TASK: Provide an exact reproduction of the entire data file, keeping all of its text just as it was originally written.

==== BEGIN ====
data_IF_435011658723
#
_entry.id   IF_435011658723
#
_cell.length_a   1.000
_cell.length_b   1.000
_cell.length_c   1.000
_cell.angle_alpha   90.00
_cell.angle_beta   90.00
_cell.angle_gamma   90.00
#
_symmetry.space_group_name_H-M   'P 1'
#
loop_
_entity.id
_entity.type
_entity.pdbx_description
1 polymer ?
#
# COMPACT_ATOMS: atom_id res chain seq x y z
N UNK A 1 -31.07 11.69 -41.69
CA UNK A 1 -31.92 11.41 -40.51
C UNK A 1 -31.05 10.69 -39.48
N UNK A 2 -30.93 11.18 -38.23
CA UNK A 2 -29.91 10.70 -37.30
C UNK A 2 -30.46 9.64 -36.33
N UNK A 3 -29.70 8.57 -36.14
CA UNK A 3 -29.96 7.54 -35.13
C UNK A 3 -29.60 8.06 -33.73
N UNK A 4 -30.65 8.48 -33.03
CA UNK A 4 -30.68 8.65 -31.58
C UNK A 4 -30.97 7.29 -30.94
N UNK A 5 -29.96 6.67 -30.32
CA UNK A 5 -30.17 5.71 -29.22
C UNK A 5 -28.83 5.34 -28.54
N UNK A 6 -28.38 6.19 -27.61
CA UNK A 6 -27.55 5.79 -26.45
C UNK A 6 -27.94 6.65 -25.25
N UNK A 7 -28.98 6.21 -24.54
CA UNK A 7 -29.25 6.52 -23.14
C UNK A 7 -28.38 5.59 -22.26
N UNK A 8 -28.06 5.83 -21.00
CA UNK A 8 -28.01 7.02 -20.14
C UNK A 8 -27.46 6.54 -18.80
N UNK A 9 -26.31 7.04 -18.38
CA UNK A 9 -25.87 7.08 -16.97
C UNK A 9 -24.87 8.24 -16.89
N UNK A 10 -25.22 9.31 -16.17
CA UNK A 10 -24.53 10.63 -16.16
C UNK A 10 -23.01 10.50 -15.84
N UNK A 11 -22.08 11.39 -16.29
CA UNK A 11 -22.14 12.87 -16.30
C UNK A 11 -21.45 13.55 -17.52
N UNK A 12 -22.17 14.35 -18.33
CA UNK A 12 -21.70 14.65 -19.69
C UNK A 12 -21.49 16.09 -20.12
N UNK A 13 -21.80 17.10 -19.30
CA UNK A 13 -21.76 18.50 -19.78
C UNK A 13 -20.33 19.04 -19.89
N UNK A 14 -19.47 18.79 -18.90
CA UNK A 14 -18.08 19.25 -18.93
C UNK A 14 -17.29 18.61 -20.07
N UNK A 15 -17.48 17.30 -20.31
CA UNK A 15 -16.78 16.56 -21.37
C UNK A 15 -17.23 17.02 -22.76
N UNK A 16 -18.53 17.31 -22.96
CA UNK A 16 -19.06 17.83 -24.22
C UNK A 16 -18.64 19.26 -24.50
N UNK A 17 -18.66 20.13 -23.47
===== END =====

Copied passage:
data_IF_435011658723
#
_entry.id   IF_435011658723
#
_cell.length_a   1.000
_cell.length_b   1.000
_cell.length_c   1.000
_cell.angle_alpha   90.00
_cell.angle_beta   90.00
_cell.angle_gamma   90.00
#
_symmetry.space_group_name_H-M   'P 1'
#
loop_
_entity.id
_entity.type
_entity.pdbx_description
1 polymer ?
#
# COMPACT_ATOMS: atom_id res chain seq x y z
N UNK A 1 -31.07 11.69 -41.69
CA UNK A 1 -31.92 11.41 -40.51
C UNK A 1 -31.05 10.69 -39.48
N UNK A 2 -30.93 11.18 -38.23
CA UNK A 2 -29.91 10.70 -37.30
C UNK A 2 -30.46 9.64 -36.33
N UNK A 3 -29.70 8.57 -36.14
CA UNK A 3 -29.96 7.54 -35.13
C UNK A 3 -29.60 8.06 -33.73
N UNK A 4 -30.65 8.48 -33.03
CA UNK A 4 -30.68 8.65 -31.58
C UNK A 4 -30.97 7.29 -30.94
N UNK A 5 -29.96 6.67 -30.32
CA UNK A 5 -30.17 5.71 -29.22
C UNK A 5 -28.83 5.34 -28.54
N UNK A 6 -28.38 6.19 -27.61
CA UNK A 6 -27.55 5.79 -26.45
C UNK A 6 -27.94 6.65 -25.25
N UNK A 7 -28.98 6.21 -24.54
CA UNK A 7 -29.25 6.52 -23.14
C UNK A 7 -28.38 5.59 -22.26
N UNK A 8 -28.06 5.83 -21.00
CA UNK A 8 -28.01 7.02 -20.14
C UNK A 8 -27.46 6.54 -18.80
N UNK A 9 -26.31 7.04 -18.38
CA UNK A 9 -25.87 7.08 -16.97
C UNK A 9 -24.87 8.24 -16.89
N UNK A 10 -25.22 9.31 -16.17
CA UNK A 10 -24.53 10.63 -16.16
C UNK A 10 -23.01 10.50 -15.84
N UNK A 11 -22.08 11.39 -16.29
CA UNK A 11 -22.14 12.87 -16.30
C UNK A 11 -21.45 13.55 -17.52
N UNK A 12 -22.17 14.35 -18.33
CA UNK A 12 -21.70 14.65 -19.69
C UNK A 12 -21.49 16.09 -20.12
N UNK A 13 -21.80 17.10 -19.30
CA UNK A 13 -21.76 18.50 -19.78
C UNK A 13 -20.33 19.04 -19.89
N UNK A 14 -19.47 18.79 -18.90
CA UNK A 14 -18.08 19.25 -18.93
C UNK A 14 -17.29 18.61 -20.07
N UNK A 15 -17.48 17.30 -20.31
CA UNK A 15 -16.78 16.56 -21.37
C UNK A 15 -17.23 17.02 -22.76
N UNK A 16 -18.53 17.31 -22.96
CA UNK A 16 -19.06 17.83 -24.22
C UNK A 16 -18.64 19.26 -24.50
N UNK A 17 -18.66 20.13 -23.47